Posts Tagged With: new years resolutions

Day 1096: Trying hard to keep things real

If you try hard to keep things real by trying hard to read some lyrics I wrote down during 2015 (as I was trying hard to memorize them) …


… you might see  the title of today’s post — “Trying hard to keep things real.”

Trying hard to keep things real when I try out for the TV show “The Voice” in February, I’ll be singing those lyrics, written by trying-hard-to-keep-things-real Todd Rundgren.

After trying hard to keep things real throughout 2015, I’ll be trying hard to keep things real in this new year of 2016.  Yes, I’m trying hard to keep things real  with that sole new year’s resolution.

How will you be trying hard to keep things real in 2016?

Last night, my son Aaron and I tried hard to keep things real by seeing a comedy show starring Mike Donovan, my favorite local Boston stand-up comic during the 1980s. I’m trying hard to keep things real now when I tell you that

  1. I haven’t seen Mike Donovan for about 30 years,
  2. Aaron — who tries hard to keep things real in his own stand-up comedy  —  and I resolved that we would see Mike Donovan perform live in 2015,
  3. Aaron and I made that resolution real at the very last minute, on New Year’s Eve,
  4. Mike Donovan was trying hard to keep things real last night in his stand-up routine and succeeded brilliantly, as always, and
  5. Mike told us, after his performance, that he was eager to talk to Aaron about stand-up comedy any time and that HE READS MY BLOG.

I am trying hard to believe, here and now, that Mike Donovan was keeping things real when he said that about my blog. In the meantime, here are all the other photos I took yesterday at work and afterwards, trying hard to keep things real:













After seeing Mike Donovan, Aaron and I were trying hard to keep things real as we drove from Dedham, Massachusetts, USA, to nearby Roslindale, where my boyfriend Michael was helping  his brother trying hard to keep things real by catering  a wedding party of over 300 people. On our way there, I was trying hard to keep things real by taking two more pictures:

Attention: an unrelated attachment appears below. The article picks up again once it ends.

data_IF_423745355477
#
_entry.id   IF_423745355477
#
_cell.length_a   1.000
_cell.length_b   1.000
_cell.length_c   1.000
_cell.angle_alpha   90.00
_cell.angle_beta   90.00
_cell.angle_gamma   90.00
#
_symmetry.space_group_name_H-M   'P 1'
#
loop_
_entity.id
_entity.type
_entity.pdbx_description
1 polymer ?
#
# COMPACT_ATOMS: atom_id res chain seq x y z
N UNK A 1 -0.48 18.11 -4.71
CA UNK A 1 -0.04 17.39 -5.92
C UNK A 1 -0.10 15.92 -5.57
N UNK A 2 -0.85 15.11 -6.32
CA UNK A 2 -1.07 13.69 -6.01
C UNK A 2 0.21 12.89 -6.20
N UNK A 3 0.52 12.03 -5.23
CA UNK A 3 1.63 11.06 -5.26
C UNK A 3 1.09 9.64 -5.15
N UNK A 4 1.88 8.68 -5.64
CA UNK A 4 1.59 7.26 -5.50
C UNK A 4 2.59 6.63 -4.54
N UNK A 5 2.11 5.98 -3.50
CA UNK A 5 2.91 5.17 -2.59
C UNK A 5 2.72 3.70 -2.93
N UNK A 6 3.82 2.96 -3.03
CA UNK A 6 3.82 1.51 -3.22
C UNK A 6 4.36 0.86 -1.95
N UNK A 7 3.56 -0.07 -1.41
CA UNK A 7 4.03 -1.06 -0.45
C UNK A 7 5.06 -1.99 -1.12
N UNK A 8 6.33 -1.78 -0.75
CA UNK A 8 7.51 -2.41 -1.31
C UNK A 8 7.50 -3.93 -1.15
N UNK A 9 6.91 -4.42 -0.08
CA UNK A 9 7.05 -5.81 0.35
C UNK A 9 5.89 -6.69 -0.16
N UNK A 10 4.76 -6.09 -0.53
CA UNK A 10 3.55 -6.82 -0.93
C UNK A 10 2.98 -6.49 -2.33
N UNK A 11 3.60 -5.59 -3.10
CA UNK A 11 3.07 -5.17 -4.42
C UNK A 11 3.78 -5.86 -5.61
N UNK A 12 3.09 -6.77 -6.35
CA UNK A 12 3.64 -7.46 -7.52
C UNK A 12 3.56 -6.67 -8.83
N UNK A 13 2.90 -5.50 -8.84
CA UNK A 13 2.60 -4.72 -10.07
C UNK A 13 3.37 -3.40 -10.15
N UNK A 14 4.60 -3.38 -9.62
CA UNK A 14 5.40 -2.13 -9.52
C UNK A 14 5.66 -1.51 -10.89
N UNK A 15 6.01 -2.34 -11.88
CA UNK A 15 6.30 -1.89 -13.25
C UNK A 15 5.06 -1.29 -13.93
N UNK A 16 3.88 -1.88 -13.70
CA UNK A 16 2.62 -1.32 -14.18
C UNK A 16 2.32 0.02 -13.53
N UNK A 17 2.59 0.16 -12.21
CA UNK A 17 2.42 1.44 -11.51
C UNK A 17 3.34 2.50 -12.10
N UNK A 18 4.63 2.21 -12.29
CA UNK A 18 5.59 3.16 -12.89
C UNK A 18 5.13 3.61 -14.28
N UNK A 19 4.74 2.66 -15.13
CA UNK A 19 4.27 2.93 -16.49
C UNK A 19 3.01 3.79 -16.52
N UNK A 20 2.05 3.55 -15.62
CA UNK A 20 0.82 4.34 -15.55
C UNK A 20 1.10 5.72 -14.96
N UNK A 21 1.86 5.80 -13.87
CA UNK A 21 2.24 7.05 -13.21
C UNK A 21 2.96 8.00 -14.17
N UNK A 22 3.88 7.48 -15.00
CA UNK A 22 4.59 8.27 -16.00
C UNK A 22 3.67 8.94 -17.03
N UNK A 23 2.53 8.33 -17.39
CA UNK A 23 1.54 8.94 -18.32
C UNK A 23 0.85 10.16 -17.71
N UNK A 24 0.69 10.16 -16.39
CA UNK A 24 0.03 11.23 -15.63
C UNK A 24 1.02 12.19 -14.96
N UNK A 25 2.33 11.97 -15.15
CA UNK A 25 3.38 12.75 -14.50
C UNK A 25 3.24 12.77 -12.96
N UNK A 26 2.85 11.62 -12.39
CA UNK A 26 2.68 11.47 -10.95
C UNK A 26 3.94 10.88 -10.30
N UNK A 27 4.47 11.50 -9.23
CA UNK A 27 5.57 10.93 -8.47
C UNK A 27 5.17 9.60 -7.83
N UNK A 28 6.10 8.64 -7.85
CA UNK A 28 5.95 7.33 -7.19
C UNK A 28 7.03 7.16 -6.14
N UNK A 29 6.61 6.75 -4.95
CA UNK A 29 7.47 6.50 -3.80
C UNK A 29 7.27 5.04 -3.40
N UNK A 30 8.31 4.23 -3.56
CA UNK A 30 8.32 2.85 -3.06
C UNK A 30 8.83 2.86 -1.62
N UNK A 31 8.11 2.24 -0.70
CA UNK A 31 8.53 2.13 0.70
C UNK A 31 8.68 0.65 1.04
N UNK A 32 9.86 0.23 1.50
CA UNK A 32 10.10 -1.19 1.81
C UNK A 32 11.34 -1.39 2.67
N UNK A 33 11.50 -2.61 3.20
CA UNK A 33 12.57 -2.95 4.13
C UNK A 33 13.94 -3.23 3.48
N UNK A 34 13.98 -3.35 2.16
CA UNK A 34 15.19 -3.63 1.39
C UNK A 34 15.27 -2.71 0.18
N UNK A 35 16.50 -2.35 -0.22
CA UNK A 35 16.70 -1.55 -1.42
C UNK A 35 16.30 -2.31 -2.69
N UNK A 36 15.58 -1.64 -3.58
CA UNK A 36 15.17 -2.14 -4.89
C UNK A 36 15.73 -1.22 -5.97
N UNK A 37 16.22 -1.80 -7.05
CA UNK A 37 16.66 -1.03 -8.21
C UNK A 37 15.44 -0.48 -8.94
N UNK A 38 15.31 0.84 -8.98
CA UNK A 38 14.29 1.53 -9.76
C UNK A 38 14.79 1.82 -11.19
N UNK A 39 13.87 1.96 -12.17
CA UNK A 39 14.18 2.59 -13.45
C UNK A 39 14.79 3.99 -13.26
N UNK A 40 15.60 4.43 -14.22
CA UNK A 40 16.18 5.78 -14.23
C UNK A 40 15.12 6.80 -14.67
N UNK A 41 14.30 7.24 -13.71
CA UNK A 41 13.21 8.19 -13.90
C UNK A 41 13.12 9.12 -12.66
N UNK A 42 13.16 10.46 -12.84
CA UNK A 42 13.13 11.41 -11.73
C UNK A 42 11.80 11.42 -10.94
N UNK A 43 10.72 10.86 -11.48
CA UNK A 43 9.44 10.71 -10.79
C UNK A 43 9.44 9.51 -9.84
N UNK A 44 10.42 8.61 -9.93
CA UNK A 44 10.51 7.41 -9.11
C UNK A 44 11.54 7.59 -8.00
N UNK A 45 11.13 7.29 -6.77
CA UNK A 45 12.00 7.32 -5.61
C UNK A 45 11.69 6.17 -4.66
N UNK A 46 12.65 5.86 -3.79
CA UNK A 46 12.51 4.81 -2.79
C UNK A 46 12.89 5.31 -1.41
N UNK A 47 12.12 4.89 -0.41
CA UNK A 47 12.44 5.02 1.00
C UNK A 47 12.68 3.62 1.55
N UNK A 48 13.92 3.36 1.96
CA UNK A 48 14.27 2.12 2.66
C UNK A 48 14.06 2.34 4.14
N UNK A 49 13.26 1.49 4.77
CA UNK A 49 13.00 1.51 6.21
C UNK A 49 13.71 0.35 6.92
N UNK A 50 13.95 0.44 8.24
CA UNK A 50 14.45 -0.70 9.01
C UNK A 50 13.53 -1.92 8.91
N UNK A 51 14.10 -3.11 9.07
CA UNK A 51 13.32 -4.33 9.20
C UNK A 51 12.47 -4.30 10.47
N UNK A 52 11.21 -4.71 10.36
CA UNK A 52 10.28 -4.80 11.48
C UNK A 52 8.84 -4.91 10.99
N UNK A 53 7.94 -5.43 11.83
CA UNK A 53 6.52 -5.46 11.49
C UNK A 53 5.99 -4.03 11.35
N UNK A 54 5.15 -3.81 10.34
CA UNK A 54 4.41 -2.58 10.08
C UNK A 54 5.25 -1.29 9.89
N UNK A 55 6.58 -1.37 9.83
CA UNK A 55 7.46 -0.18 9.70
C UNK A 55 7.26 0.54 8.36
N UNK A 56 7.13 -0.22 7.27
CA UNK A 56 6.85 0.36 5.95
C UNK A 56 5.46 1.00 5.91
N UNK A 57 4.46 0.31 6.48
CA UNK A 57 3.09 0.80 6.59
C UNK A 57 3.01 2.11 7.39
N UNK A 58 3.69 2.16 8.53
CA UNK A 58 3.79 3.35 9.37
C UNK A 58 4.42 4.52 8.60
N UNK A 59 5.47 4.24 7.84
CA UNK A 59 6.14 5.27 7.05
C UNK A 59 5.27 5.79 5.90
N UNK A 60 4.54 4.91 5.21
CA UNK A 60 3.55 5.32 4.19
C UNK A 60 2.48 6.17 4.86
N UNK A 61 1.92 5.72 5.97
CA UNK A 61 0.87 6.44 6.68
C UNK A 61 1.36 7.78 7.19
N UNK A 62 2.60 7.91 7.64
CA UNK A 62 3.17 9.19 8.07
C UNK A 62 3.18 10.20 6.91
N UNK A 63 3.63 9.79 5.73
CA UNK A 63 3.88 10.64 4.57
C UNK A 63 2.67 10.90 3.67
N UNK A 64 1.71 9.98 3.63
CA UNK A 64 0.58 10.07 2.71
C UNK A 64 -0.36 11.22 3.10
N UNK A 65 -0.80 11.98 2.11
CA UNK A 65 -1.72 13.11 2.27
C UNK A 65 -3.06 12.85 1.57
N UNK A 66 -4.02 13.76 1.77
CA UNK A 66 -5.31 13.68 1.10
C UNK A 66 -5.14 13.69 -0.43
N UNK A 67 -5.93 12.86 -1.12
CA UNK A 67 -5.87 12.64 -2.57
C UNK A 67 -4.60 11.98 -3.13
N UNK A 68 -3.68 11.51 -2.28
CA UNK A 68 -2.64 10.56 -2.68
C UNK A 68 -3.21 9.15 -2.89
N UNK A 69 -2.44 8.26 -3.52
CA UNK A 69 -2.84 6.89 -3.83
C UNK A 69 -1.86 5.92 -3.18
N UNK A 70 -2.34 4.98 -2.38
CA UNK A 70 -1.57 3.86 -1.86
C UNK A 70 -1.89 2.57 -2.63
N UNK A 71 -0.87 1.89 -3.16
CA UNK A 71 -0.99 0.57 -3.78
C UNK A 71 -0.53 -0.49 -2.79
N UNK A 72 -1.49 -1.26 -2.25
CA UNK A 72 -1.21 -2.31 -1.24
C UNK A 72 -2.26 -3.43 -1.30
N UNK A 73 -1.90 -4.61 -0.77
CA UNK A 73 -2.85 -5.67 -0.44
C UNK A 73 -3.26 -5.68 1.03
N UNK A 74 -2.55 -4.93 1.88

Who do you think, in all those photos, is trying hardest to keep things real?

I don’t have to try hard to keep things real with gratitude, right now, for Aaron, Michael, Mike Donovan, Todd Rundgren, the Community Theater in Dedham, the Dedham Square Artist Guild, and every other person, place, and thing that helped me keep things real in today’s post. I am keeping things real when I especially thank you — of course! — for visiting here, today.

Keeping things real, here’s a YouTube video of Mike Donovan:

After trying hard to keep things real by searching YouTube clips of Mike Donovan, I found this one of Mike trying hard to keep it real (with Marc Maron) with a story about him, Tom Hanks, and the TV show “Bosom Buddies.”


Categories: blogging, personal growth, photojournalism | Tags: , , , , , | 44 Comments

Day 363: Areas to work on

Yes, dear readers, it’s that time of year where people think about, create, avoid, debate about, embrace, get pissed off about, and otherwise engage in …..

New Year’s Resolutions.

I usually say, “I refuse to do New Year’s Resolutions!” That’s my usual stance.

It’s time to take a break in this post, already, for a confession. I don’t know the correct way to punctuate that phrase. I usually write it the way I did, above, but — in my mind — it might also be:

  1. New Years Resolutions
  2. New Years’ Resolutions
  3. New Years’s Resolutions

Let me check Google, now, to see if anybody else gets confused, like that.

Apparently not.

Has anybody, besides me, noticed that I’m stalling, at this point?

I guess that speaks to my point:  I really don’t like New Year’s Resolutions.  Why? Maybe it’s the friggin’ title.   I can really get stuck on titles, that’s for sure.

So why don’t I like the title “New Year’s Resolutions”?  (I DO like the fact that I can spell that with confidence, now.)

Actually, I don’t like New Year’s, period.  (Eeeeek!  I’m not sure how to punctuate “New Year’s” either. Hold on, while I check Google ….. Aha!  Apparently there IS some confusion about THAT.)

I’m still stalling, aren’t I?

So, yes, in the past, I have been known to say, “I hate New Years Eve.” I don’t like new year’s day.” “New Year’s Eve and Day are my least favorite time of the year.” And,  “I love my birthday. I save my fears and dread about the passage of time and my own mortality for the new year.”